1 x 2-hour seminar weekly
1 9 units of CRIM topics
2 18 units of LLAW topics
Must Satisfy: ((1) or (2))
Enrolment not permitted
CRIM3008 has been successfully completed
Topic description

The topic addresses concepts related to the 'internationalisation' of criminal justice including globalisation, non-territoriality, changing conceptions of state sovereignty and the network state. These concepts are elaborated upon in relation to a range of substantive areas of study. Illustrations of subject matter include: e-crimes and responses to cyber crimes; organised crime, money laundering and the international financial system; the 'network of terror'; drugs and arms trafficking; global sex markets, i.e. sex traffic and sex tourism; 'admissible' and 'non-admissible' state crimes; risk, globalisation and crimes against the environment; human rights and the scales of justice, i.e. national, European, international, global, with emphasis on the European Union; police cooperation and the network state.

Educational aims

This topic aims to:

  • Expose students in to the fundamental issues and principles of criminal justice as it may operate in the international sphere
  • Facilitate student awareness of relevant contextual matters that can shape the nature and operation of international criminal justice
  • Provide students with a coherent theoretical framework with which to understand the increasingly prominent discourses operating in the field of international criminal justice
  • Allow students to understand the reality and significance of the global dimension of crime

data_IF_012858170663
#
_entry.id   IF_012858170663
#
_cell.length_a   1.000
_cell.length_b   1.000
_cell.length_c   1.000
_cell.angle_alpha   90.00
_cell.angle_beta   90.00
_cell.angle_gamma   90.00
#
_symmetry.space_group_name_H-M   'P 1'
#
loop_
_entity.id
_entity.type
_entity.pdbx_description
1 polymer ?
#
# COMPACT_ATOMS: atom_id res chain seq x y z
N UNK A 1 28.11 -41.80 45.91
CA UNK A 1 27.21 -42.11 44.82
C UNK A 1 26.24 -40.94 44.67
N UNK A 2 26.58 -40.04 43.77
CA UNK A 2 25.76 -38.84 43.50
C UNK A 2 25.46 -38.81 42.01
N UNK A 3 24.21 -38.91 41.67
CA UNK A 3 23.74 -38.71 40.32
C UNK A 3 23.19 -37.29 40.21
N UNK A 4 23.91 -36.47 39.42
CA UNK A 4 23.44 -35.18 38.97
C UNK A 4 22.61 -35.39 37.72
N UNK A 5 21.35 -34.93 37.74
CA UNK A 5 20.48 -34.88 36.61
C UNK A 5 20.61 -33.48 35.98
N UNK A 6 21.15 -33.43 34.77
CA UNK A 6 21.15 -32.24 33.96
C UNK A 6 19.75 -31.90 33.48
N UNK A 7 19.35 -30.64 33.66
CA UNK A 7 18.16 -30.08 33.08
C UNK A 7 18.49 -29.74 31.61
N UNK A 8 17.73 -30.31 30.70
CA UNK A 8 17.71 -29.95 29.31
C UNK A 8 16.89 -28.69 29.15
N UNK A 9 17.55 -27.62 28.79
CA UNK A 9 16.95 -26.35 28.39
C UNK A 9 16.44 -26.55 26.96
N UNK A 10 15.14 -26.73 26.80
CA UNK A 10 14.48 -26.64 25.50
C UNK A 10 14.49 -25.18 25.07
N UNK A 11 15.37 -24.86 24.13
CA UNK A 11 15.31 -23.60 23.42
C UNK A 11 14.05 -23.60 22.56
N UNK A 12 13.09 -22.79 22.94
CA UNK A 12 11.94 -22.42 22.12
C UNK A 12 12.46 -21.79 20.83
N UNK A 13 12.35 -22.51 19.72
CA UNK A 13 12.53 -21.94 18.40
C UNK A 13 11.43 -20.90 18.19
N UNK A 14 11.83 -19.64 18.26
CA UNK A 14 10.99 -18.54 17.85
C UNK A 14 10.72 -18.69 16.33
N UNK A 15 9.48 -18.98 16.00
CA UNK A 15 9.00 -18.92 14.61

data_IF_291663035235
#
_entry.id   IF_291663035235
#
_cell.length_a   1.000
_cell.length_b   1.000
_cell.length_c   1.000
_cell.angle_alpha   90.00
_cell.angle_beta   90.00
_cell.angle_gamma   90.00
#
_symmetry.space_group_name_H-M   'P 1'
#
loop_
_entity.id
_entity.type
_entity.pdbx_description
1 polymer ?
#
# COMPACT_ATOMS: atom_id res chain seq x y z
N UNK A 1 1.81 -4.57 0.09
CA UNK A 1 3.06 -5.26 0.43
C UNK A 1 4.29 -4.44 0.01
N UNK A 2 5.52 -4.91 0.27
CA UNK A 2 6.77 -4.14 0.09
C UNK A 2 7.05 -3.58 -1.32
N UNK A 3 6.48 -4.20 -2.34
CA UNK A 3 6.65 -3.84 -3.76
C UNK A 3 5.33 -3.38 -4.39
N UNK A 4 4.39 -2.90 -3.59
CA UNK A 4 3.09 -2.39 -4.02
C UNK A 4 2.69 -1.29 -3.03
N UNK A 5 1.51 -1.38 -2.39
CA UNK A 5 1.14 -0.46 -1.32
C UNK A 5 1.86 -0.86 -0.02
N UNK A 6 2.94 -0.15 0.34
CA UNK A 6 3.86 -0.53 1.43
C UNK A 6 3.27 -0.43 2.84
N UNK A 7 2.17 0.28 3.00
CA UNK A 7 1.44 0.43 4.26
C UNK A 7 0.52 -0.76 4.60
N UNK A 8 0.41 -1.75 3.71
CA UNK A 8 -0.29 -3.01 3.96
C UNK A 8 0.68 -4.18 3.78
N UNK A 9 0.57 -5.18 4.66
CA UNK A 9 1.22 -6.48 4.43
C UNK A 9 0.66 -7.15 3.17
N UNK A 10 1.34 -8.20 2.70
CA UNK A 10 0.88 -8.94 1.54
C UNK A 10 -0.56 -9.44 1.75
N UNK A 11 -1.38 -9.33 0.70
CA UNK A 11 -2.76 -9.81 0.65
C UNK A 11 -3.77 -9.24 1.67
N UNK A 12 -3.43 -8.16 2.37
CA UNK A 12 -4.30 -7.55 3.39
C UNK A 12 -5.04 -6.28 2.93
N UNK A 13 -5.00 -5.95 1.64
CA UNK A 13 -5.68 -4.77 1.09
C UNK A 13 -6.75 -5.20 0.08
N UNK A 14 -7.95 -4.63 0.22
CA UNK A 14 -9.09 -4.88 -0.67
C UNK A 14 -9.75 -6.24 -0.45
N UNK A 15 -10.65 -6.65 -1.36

• Provide students with the tools to be able to rationally critique understandings, theories and applications of international criminal justice
  • Motivate students to engage in independent research about international criminal justice
Expected learning outcomes
On completion of this topic you will be expected to be able to:

  1. Explain selected issues and their implications using a coherent theoretical and contextual framework
  2. Identify key themes and controversial issues in International Criminal Justice
  3. Present reasoned arguments for adopting a particular position in relation to these themes
  4. Critically analyse and comment upon selected subject matter in International Criminal Justice
  5. Demonstrate familiarity with a range of research tools to access information related to the subject matter
  6. Engage in and produce scholarly outcomes of effective independent research concerning an appropriately substantial component of the subject matter

Key dates and timetable

(1), (2)

Each class is numbered in brackets.
Where more than one class is offered, students normally attend only one.

Classes are held weekly unless otherwise indicated.


If you are enrolled for this topic, but all classes for one of the activities (eg tutorials) are full,
contact your College Office for assistance. Full classes frequently occur near the start of semester.

Students may still enrol in topics with full classes as more places will be made available as needed.

If this padlock appears next to an activity name (eg Lecture), then class registration is closed for this activity.

Class registration normally closes at the end of week 2 of each semester.

Classes in a stream are grouped so that the same students attend all classes in that stream.
Registration in the stream will result in registration in all classes.
  Unless otherwise advised, classes are not held during semester breaks or on public holidays.